Baseball Reference’s Hall of Fame monitor gives Posada, a five-time All-Star, a rating of 98, and deems anyone with 100 points to be a “likely Hall of Famer.” 275 homers and a 121 OPS+ for an offense-first catcher doesn’t seem like quite enough, though, and Posada’s role on a generation’s worth of title teams may never get him over the edge.

Don Mattingly, 1982-1995: On fame alone, Mattingly has clearly earned enshrinement, and every year that goes by, it becomes more difficult to justify that two of the biggest stars and best players of the 1980s (Mattingly and Dale Murphy) aren’t in. Both men had solid shots at enshrinement this offseason on the Veterans’ Committee ballot, but couldn’t edge out Fred McGriff.

Dec. 2022 was easily Mattingly’s closest call yet, though, considering he never passed 28.2% on any of his 15 writers ballots (and that limit has since dropped to a maximum of 10 rounds before expulsion).

Most experts seem to agree that, though you won’t find a higher peak, Mattingly’s health has nixed his case. That doesn’t seem entirely fair, and hopefully someday a committee of his peers helps the baseball world at large see the light. Hang onto the roof. Even Brian Kenny agrees!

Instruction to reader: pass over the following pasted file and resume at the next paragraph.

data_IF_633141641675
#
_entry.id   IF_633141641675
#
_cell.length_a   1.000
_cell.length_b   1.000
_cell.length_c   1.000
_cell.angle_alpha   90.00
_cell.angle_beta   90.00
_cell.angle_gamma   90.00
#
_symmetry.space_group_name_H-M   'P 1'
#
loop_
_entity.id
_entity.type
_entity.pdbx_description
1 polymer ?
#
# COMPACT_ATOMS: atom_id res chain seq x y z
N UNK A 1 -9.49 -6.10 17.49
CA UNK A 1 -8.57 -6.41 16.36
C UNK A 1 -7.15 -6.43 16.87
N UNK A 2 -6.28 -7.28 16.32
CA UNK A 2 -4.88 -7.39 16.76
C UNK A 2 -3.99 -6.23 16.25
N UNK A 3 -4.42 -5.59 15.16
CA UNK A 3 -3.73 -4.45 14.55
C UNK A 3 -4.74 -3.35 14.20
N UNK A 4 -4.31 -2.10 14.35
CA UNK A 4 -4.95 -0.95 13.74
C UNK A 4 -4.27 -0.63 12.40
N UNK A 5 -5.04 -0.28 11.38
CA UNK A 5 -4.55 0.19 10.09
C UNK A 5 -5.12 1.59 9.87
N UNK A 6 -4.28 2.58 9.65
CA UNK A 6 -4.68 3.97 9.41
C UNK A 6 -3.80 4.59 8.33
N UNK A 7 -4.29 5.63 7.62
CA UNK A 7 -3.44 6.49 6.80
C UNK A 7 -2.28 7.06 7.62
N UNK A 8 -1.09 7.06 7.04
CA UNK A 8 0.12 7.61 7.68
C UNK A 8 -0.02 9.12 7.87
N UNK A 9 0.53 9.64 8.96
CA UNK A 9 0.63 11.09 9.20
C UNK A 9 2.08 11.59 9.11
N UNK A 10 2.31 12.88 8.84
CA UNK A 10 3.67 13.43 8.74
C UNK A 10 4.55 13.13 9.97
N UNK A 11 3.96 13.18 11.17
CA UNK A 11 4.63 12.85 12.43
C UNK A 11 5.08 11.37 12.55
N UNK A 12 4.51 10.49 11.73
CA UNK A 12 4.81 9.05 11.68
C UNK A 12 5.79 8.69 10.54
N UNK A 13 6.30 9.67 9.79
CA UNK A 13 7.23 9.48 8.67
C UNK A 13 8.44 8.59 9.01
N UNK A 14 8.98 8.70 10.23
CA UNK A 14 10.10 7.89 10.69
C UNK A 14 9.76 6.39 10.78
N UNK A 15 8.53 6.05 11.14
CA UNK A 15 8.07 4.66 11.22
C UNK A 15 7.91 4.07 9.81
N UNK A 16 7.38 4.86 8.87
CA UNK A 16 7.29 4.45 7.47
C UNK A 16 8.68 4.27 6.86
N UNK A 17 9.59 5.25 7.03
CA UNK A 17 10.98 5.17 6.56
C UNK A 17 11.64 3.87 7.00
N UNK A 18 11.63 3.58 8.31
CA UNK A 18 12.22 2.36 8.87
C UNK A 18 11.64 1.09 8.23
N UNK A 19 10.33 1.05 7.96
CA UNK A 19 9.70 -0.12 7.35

Bernie Williams, 1991-2006: Another star who spent his entire career in Yankees pinstripes, a trait all four highlighted players here share in common.

The “Core Four” moniker, while an extremely helpful marketing tool, definitely sold Williams short, considering the seasons he put up helped make four World Series titles in five years happen.

From 1995-2002, Williams never hit below .305 in a single season. He hit above .330 three times, reaching .342 in 1999. During a steroid era filled with offensive explosions, the Yankees’ lithe center fielder put up OPS+ marks of 129, 131, 147, 160, 149, 140, 139, 141 during these eight seasons, at a time when “league-average” offense was being inflated further by the day.